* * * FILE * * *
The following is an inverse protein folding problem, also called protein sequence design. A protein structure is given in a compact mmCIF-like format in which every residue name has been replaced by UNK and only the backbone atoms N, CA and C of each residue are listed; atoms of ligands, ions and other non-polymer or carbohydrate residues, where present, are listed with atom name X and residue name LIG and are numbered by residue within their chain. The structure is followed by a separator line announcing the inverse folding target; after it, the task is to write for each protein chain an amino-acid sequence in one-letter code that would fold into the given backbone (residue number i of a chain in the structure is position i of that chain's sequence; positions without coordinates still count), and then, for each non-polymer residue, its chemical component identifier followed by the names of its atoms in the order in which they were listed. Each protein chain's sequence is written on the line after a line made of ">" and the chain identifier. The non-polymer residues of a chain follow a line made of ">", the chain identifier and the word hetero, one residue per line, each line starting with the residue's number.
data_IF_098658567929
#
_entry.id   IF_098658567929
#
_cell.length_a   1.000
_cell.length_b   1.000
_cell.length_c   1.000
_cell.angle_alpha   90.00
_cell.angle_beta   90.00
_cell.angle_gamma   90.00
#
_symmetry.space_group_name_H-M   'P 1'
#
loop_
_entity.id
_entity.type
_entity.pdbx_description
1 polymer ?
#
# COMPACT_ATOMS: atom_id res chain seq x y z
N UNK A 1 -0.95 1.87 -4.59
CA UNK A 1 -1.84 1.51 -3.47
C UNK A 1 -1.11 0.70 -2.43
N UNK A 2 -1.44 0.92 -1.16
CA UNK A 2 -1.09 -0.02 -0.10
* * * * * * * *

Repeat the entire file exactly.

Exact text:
The following is an inverse protein folding problem, also called protein sequence design. A protein structure is given in a compact mmCIF-like format in which every residue name has been replaced by UNK and only the backbone atoms N, CA and C of each residue are listed; atoms of ligands, ions and other non-polymer or carbohydrate residues, where present, are listed with atom name X and residue name LIG and are numbered by residue within their chain. The structure is followed by a separator line announcing the inverse folding target; after it, the task is to write for each protein chain an amino-acid sequence in one-letter code that would fold into the given backbone (residue number i of a chain in the structure is position i of that chain's sequence; positions without coordinates still count), and then, for each non-polymer residue, its chemical component identifier followed by the names of its atoms in the order in which they were listed. Each protein chain's sequence is written on the line after a line made of ">" and the chain identifier. The non-polymer residues of a chain follow a line made of ">", the chain identifier and the word hetero, one residue per line, each line starting with the residue's number.
data_IF_098658567929
#
_entry.id   IF_098658567929
#
_cell.length_a   1.000
_cell.length_b   1.000
_cell.length_c   1.000
_cell.angle_alpha   90.00
_cell.angle_beta   90.00
_cell.angle_gamma   90.00
#
_symmetry.space_group_name_H-M   'P 1'
#
loop_
_entity.id
_entity.type
_entity.pdbx_description
1 polymer ?
#
# COMPACT_ATOMS: atom_id res chain seq x y z
N UNK A 1 -0.95 1.87 -4.59
CA UNK A 1 -1.84 1.51 -3.47
C UNK A 1 -1.11 0.70 -2.43
N UNK A 2 -1.44 0.92 -1.16
CA UNK A 2 -1.09 -0.02 -0.10